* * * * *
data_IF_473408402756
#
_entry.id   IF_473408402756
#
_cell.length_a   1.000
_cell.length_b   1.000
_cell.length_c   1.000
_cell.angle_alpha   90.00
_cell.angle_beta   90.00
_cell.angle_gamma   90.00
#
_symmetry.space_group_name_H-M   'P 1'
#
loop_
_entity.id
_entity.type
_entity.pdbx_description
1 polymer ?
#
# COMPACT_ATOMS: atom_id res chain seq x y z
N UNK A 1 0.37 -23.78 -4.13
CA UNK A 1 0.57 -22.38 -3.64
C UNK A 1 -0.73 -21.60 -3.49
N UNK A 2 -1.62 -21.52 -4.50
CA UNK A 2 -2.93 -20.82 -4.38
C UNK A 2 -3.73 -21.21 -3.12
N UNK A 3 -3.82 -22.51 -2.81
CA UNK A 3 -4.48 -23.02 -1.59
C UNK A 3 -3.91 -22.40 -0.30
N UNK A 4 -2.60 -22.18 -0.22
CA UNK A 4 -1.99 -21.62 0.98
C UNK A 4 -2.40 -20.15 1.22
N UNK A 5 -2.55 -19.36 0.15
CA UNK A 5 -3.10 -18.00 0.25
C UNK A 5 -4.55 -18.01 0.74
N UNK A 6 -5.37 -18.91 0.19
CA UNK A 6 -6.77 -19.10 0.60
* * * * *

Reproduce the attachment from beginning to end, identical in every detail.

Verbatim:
data_IF_473408402756
#
_entry.id   IF_473408402756
#
_cell.length_a   1.000
_cell.length_b   1.000
_cell.length_c   1.000
_cell.angle_alpha   90.00
_cell.angle_beta   90.00
_cell.angle_gamma   90.00
#
_symmetry.space_group_name_H-M   'P 1'
#
loop_
_entity.id
_entity.type
_entity.pdbx_description
1 polymer ?
#
# COMPACT_ATOMS: atom_id res chain seq x y z
N UNK A 1 0.37 -23.78 -4.13
CA UNK A 1 0.57 -22.38 -3.64
C UNK A 1 -0.73 -21.60 -3.49
N UNK A 2 -1.62 -21.52 -4.50
CA UNK A 2 -2.93 -20.82 -4.38
C UNK A 2 -3.73 -21.21 -3.12
N UNK A 3 -3.82 -22.51 -2.81
CA UNK A 3 -4.48 -23.02 -1.59
C UNK A 3 -3.91 -22.40 -0.30
N UNK A 4 -2.60 -22.18 -0.22
CA UNK A 4 -1.99 -21.62 0.98
C UNK A 4 -2.40 -20.15 1.22
N UNK A 5 -2.55 -19.36 0.15
CA UNK A 5 -3.10 -18.00 0.25
C UNK A 5 -4.55 -18.01 0.74
N UNK A 6 -5.37 -18.91 0.19
CA UNK A 6 -6.77 -19.10 0.60